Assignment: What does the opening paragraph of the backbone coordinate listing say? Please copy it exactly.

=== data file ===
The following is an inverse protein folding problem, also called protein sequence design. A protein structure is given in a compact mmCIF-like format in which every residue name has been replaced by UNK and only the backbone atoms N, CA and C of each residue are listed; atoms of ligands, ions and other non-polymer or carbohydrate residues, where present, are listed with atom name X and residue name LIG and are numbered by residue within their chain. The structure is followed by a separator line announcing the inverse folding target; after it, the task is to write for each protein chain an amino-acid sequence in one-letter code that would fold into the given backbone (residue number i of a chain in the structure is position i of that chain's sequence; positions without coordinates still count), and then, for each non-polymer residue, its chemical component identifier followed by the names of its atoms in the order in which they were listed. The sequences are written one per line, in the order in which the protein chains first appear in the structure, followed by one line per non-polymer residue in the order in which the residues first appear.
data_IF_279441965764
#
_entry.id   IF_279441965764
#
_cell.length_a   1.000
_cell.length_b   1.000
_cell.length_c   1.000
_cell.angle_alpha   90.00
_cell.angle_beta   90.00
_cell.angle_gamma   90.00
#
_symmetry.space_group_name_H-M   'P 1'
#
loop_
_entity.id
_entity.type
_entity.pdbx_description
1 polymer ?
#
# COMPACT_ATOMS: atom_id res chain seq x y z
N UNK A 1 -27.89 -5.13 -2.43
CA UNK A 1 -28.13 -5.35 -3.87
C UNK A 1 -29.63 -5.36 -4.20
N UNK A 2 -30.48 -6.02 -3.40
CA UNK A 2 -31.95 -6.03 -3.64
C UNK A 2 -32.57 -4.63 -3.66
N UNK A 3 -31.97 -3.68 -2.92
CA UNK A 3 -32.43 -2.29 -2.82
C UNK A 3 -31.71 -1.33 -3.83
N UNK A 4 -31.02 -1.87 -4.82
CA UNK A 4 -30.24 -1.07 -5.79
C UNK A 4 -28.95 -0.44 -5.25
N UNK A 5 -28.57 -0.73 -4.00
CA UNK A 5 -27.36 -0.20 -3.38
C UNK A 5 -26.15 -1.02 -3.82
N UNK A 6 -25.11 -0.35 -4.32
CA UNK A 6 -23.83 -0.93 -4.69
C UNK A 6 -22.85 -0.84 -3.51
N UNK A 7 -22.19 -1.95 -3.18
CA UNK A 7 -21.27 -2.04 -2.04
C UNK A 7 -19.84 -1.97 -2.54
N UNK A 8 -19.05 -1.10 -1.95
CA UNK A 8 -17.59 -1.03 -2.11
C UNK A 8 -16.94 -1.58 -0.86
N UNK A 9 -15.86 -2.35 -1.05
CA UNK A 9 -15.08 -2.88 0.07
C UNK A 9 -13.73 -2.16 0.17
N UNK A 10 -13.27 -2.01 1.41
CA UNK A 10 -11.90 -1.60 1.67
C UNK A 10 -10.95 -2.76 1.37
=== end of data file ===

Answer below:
The following is an inverse protein folding problem, also called protein sequence design. A protein structure is given in a compact mmCIF-like format in which every residue name has been replaced by UNK and only the backbone atoms N, CA and C of each residue are listed; atoms of ligands, ions and other non-polymer or carbohydrate residues, where present, are listed with atom name X and residue name LIG and are numbered by residue within their chain. The structure is followed by a separator line announcing the inverse folding target; after it, the task is to write for each protein chain an amino-acid sequence in one-letter code that would fold into the given backbone (residue number i of a chain in the structure is position i of that chain's sequence; positions without coordinates still count), and then, for each non-polymer residue, its chemical component identifier followed by the names of its atoms in the order in which they were listed. The sequences are written one per line, in the order in which the protein chains first appear in the structure, followed by one line per non-polymer residue in the order in which the residues first appear.